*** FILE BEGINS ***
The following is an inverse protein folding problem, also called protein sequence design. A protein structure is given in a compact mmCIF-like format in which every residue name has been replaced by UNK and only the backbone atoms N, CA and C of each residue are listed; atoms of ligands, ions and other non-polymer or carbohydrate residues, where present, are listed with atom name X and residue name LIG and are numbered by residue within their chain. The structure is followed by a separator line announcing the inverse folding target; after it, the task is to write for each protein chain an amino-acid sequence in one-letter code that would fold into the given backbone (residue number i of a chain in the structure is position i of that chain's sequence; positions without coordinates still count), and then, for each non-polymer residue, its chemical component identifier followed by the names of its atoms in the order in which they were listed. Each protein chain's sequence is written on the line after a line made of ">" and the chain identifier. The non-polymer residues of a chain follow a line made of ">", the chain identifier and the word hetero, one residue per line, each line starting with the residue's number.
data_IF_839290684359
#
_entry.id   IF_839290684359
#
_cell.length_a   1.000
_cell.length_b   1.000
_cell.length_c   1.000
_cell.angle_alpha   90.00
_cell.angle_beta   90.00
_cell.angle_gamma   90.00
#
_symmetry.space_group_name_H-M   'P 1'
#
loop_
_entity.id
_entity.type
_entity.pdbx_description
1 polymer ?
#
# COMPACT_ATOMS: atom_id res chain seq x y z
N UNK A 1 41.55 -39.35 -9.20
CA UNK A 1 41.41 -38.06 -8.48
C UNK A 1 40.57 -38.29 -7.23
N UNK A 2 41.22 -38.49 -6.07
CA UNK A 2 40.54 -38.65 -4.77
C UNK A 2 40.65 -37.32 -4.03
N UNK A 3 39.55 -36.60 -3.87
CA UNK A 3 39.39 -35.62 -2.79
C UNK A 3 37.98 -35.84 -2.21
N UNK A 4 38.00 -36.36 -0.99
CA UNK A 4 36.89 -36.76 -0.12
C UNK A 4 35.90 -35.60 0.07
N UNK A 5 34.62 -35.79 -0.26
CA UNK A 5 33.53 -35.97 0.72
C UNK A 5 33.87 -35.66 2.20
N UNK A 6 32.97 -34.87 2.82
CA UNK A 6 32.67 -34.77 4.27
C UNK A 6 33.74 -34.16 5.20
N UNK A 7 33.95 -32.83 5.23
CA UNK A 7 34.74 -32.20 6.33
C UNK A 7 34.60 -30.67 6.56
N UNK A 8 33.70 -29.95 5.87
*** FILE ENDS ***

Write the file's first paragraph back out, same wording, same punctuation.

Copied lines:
The following is an inverse protein folding problem, also called protein sequence design. A protein structure is given in a compact mmCIF-like format in which every residue name has been replaced by UNK and only the backbone atoms N, CA and C of each residue are listed; atoms of ligands, ions and other non-polymer or carbohydrate residues, where present, are listed with atom name X and residue name LIG and are numbered by residue within their chain. The structure is followed by a separator line announcing the inverse folding target; after it, the task is to write for each protein chain an amino-acid sequence in one-letter code that would fold into the given backbone (residue number i of a chain in the structure is position i of that chain's sequence; positions without coordinates still count), and then, for each non-polymer residue, its chemical component identifier followed by the names of its atoms in the order in which they were listed. Each protein chain's sequence is written on the line after a line made of ">" and the chain identifier. The non-polymer residues of a chain follow a line made of ">", the chain identifier and the word hetero, one residue per line, each line starting with the residue's number.